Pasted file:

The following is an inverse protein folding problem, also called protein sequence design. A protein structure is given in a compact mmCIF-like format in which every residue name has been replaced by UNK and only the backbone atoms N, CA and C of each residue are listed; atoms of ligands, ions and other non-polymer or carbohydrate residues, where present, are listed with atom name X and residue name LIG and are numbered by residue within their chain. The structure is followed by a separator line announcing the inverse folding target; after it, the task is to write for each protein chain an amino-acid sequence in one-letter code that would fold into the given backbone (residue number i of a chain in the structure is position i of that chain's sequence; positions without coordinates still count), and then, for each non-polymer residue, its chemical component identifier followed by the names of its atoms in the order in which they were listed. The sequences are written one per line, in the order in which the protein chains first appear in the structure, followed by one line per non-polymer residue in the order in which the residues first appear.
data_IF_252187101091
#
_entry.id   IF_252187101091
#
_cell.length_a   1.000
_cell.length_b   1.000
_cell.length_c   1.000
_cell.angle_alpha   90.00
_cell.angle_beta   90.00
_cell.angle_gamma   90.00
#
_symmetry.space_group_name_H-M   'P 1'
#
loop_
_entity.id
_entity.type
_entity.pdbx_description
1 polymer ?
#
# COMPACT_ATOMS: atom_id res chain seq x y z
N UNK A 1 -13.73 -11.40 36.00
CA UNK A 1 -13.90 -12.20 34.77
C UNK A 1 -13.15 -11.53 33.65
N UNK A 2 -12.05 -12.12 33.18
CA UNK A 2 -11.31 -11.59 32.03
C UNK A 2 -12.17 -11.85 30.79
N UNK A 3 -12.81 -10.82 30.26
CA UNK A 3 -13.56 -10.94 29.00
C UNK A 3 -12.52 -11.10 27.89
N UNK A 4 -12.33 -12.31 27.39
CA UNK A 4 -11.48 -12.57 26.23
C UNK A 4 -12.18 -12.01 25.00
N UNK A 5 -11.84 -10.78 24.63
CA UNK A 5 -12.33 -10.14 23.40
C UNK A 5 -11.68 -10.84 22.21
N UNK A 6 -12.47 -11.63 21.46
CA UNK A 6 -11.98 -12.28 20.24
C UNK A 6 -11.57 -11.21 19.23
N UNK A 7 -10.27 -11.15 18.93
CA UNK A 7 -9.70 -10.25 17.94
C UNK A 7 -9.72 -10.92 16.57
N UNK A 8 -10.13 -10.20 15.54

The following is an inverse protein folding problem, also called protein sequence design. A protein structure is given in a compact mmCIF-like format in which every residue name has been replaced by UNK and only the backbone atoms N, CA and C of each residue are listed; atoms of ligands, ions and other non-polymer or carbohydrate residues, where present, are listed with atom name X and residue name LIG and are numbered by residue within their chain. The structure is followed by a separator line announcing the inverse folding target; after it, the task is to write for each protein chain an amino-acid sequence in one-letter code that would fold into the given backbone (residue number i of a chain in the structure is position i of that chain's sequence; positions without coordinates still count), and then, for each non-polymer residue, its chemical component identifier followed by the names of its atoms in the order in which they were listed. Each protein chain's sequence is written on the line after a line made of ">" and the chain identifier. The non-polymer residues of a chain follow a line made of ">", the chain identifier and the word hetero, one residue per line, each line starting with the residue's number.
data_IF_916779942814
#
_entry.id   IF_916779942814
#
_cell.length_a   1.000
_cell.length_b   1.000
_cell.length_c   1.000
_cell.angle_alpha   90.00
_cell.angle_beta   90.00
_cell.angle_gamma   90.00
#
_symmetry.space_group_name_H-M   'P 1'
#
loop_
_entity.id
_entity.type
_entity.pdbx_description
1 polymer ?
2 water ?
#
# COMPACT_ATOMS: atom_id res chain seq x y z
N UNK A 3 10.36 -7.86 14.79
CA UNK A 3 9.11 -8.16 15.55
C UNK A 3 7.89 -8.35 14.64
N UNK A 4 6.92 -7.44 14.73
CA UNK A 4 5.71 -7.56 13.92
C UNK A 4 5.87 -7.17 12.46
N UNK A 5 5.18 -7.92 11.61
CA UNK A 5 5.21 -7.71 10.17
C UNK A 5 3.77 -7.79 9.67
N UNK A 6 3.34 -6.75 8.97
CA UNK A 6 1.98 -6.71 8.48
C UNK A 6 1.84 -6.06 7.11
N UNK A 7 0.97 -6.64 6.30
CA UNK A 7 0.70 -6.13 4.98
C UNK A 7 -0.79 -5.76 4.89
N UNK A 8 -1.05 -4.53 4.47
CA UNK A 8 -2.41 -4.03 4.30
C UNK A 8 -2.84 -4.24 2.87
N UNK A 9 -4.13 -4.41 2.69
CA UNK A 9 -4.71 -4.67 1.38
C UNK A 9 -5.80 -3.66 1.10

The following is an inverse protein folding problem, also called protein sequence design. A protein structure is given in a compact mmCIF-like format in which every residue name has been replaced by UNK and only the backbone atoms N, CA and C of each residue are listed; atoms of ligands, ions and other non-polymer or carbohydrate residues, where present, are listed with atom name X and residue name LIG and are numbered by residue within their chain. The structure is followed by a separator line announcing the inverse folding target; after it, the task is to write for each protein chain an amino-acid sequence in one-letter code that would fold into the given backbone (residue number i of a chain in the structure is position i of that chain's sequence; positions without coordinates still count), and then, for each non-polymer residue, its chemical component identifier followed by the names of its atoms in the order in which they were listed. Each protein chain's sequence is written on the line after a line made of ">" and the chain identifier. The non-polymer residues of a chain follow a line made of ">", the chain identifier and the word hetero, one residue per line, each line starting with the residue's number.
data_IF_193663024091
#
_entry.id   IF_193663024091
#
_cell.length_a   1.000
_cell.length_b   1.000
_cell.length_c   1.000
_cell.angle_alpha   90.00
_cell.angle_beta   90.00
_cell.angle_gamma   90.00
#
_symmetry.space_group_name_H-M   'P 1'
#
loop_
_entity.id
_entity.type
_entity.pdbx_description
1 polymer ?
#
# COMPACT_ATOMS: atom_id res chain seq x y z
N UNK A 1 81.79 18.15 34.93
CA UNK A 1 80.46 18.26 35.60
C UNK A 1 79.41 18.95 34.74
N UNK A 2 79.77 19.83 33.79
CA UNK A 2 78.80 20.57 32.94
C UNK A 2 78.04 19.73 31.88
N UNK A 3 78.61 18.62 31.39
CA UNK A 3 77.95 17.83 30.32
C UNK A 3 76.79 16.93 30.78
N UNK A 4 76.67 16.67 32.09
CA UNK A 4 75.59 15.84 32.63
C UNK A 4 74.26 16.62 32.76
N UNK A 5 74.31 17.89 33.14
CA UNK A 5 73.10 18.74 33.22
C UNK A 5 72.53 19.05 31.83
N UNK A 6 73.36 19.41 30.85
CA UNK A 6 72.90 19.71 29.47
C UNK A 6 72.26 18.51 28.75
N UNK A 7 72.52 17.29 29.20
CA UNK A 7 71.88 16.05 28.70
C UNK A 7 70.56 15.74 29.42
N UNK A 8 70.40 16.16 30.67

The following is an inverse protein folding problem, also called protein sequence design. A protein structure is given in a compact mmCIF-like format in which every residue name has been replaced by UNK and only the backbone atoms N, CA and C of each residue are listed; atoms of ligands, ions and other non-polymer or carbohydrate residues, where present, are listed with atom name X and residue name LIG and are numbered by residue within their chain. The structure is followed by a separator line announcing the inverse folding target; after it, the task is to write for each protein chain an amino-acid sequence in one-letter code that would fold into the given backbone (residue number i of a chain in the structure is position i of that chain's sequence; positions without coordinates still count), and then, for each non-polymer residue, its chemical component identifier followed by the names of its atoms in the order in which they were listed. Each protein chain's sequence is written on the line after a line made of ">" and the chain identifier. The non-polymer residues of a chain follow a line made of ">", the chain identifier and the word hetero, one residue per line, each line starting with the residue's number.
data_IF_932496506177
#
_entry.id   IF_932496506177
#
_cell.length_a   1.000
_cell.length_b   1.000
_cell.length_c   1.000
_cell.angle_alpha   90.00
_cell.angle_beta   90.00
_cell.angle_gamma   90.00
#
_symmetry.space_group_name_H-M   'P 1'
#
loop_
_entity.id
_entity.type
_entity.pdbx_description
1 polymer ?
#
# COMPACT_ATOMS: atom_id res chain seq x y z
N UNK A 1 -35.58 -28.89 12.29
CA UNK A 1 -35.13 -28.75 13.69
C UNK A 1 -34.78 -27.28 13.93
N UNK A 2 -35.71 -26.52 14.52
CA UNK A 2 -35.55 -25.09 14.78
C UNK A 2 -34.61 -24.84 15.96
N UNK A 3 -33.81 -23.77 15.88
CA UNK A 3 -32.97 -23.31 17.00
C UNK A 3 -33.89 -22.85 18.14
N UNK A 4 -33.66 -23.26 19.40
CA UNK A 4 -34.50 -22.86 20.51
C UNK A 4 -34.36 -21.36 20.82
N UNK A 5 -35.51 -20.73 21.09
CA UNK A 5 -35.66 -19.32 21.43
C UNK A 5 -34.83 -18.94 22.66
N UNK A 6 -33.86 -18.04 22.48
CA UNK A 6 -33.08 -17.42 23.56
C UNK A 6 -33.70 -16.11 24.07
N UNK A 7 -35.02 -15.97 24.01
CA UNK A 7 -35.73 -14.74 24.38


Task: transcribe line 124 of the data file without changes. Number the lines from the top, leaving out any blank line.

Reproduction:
CA UNK A 6 72.90 19.71 29.47